Sunday, September 20, 2015

Perimeter Security - What is it Good For?
Absolutely Nothing, If Done Wrong

Webster describes perimeter as, “the boundary or circumference of a figure having two dimension; the sum of all sides of the boundary.  Webster goes on to describe security as”…freedom from danger or risk.”  So when we put them together our most common definition of perimeter security goes something like this, “an identifiable boundary to provide safety from threats”.
We take that a step further in our definition:  A boundary comprised of several different “layers” of defense, with each layer providing an opportunity to deter, delay and detect unwanted activity.
Most people think you have to have a fence in order to establish that boundary or perimeter and once you’ve done that, the fence will act as a deterrent and stop the threat.  Both assumptions are wrong.  You don’t need a fence to establish the perimeter.  You just need to identify it in some way to let people know, “Hey, this is my space.  If you want to come in here, then go down there and let me check out who you are”.  Good folks will follow the rules and go down to the entry control or access point.  The bad guy will climb over the fence in about 4 seconds or less, so not much deterrent here.  So in reality the fence doesn’t act as a deterrent, it acts as a method of identifying good and bad intentions. 
Therefore, the perimeter  is merely a line of demarcation that says, if you’re over there we don’t care what you do but if you come over here, we want to know who you are, so go down there where we can check you out.  Now, many of you will disagree with that.  You will say, “No, the fence keeps the bad guys from doing bad things because they have to climb over it and they don’t want to get caught”.  Exactly!  But, the fence doesn’t deter them, it makes it so that if they climb over it we will detect this bad behavior and can possibly catch them.  After all, the good guys will follow the rules and go down to where there is an opening in the fence.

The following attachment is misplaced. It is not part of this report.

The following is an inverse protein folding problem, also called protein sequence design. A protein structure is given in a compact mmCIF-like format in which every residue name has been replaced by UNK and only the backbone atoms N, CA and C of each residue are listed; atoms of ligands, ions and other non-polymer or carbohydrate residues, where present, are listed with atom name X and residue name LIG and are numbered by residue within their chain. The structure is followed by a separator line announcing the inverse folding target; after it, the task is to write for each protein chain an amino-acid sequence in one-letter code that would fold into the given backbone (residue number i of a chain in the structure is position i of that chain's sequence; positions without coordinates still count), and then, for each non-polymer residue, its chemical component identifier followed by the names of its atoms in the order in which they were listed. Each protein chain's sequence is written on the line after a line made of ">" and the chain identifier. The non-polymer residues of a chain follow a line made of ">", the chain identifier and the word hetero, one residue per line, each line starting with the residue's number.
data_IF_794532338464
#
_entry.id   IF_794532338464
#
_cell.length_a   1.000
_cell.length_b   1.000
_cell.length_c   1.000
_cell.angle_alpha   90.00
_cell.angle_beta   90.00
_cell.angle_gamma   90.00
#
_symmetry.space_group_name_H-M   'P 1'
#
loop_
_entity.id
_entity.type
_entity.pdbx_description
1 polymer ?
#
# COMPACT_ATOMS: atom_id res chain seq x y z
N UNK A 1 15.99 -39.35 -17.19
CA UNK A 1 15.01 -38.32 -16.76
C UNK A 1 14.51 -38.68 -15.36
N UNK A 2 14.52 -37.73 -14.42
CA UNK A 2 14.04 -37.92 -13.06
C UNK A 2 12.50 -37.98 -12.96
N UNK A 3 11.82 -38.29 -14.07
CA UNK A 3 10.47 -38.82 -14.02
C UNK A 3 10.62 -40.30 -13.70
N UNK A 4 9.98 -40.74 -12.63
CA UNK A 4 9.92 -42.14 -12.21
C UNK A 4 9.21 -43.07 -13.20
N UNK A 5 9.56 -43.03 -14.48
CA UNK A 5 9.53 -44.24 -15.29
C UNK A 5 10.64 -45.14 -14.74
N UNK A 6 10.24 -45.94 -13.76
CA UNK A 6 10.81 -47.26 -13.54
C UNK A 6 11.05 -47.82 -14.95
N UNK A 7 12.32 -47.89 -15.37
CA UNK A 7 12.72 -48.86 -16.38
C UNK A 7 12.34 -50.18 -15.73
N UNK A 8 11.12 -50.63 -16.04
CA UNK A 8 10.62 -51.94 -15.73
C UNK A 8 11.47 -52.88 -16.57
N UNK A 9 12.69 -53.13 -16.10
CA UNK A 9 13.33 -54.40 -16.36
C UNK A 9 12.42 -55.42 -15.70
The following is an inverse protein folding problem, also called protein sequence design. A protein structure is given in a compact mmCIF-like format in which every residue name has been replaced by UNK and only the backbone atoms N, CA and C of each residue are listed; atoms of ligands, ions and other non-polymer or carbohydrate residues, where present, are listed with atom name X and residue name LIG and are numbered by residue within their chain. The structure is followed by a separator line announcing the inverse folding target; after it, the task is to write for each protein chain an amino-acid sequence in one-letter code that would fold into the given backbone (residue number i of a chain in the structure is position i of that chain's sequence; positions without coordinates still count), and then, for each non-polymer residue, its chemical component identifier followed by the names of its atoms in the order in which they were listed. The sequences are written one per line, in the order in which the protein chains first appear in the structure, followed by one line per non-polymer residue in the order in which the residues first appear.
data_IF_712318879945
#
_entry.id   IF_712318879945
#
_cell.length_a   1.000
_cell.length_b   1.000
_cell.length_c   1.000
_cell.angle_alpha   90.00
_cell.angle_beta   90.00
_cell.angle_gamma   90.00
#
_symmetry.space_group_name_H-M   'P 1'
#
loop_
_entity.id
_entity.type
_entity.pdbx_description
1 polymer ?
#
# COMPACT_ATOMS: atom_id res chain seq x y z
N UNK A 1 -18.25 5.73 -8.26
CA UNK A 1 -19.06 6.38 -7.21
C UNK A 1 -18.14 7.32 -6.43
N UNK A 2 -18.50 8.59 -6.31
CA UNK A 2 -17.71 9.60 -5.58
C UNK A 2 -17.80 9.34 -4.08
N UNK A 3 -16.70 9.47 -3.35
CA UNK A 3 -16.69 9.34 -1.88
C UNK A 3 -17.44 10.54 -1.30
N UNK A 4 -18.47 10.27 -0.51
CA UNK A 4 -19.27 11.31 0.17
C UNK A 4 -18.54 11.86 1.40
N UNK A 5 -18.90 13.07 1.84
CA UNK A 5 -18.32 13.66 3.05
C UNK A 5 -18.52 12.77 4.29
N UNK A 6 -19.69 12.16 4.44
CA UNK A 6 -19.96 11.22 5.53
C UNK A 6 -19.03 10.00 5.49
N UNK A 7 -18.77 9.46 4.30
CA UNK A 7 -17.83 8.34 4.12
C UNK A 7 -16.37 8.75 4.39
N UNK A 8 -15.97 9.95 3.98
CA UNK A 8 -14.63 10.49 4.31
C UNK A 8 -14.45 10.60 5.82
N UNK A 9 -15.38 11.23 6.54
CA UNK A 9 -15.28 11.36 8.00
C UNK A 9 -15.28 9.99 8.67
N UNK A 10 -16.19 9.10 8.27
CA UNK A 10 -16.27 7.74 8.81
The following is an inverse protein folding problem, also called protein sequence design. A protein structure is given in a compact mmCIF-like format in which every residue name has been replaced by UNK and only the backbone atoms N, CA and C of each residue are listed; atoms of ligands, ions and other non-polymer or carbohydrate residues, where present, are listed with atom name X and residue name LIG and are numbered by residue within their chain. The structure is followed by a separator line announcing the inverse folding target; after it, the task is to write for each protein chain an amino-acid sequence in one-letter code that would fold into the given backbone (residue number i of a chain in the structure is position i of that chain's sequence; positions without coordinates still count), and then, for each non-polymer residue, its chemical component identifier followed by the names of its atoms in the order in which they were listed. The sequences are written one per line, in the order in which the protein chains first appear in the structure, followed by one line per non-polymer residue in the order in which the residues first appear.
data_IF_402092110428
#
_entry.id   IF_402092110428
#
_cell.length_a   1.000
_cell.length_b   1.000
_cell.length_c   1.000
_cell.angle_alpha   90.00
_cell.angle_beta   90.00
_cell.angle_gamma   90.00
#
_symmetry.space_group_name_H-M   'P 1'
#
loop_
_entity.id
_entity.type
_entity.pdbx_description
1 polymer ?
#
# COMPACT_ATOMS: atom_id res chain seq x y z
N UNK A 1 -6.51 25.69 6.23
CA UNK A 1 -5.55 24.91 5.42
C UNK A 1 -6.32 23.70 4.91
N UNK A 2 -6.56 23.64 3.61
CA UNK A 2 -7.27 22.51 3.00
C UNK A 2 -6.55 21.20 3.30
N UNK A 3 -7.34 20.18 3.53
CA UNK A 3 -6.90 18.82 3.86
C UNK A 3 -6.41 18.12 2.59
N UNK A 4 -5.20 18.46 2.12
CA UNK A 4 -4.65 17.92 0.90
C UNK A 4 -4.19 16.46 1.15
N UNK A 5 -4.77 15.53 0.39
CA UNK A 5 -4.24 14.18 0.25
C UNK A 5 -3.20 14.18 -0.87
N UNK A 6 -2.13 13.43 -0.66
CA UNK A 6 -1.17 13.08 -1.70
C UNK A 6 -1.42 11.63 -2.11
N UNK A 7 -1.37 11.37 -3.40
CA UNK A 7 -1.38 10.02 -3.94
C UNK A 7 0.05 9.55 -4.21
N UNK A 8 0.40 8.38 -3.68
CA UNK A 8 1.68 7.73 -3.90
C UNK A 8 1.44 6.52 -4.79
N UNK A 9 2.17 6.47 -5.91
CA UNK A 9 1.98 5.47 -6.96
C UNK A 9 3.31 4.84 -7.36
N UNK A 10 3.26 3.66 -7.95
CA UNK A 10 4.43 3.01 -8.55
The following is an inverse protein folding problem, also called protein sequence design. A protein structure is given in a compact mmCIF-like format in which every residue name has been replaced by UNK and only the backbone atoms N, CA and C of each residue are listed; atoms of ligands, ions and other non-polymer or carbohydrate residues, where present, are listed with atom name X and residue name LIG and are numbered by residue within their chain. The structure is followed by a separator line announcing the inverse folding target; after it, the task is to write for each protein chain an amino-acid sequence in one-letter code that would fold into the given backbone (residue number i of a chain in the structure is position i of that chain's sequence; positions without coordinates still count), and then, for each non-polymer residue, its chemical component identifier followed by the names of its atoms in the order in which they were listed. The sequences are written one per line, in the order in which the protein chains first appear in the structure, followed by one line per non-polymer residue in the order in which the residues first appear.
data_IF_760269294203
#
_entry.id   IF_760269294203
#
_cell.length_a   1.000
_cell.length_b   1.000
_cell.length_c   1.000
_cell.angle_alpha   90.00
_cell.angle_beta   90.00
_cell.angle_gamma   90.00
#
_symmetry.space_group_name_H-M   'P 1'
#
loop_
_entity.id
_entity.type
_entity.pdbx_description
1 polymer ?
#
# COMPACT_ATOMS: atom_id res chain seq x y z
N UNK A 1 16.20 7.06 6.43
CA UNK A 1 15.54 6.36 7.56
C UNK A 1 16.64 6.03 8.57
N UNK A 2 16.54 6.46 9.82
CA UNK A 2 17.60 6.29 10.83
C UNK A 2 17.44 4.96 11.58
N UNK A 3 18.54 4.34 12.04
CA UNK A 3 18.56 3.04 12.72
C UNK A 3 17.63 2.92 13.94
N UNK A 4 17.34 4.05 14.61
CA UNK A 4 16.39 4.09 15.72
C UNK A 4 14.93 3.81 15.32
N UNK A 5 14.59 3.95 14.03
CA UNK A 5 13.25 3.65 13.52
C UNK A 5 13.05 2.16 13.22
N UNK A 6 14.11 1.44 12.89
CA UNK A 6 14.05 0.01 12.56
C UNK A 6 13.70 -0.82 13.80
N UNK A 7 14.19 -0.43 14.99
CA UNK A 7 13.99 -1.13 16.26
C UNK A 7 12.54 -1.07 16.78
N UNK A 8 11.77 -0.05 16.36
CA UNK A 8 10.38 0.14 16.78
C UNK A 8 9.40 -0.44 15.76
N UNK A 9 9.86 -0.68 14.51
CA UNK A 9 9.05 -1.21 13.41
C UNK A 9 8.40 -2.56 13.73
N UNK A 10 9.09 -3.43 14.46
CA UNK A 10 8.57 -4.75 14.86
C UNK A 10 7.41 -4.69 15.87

This opening is usually in the form of an access or entry control point (ACP/ECP) of some sort, manned or manned.  The ECP is where we check to see if the person trying to enter is allowed.  There are many ways to do that but we’ll have to discuss that in a future article.  For the time being let’s concentrate on perimeter security excluding its access control mechanics.  There are three distinct purposes for establishing a perimeter.
We already established that, first, it delineates the property line that we care about (deter).  Second, it may slow (delay) the bad guys as they approach with the idea that if we can delay them we may be able to spot their bad behavior.  Which leads us directly into point three – it serves as an early warning systems (detect).  It immediately allows us to determine ill-intent.  Think about it.  If the person climbing the fence wasn’t trying to circumvent the access control point then why climb over the fence.  Why not, go down the ECP, show or use your authorized credentials and enter.  Another way to think away it is, if a person were to break through a wall, you would think this behavior bizarre and want to check them out.
Which brings me to my next point; there are actually four perimeters or layers of defense and each provides an opportunity for us to design against our threats.  Threats come in all shapes and sizes, but we usually are most concerned with vehicle or pedestrian threats.  In pretty short order I can come up with about 40 natural and about 20 or so manmade threats.  For the purpose of this article we’ll concentrate on vehicles and people.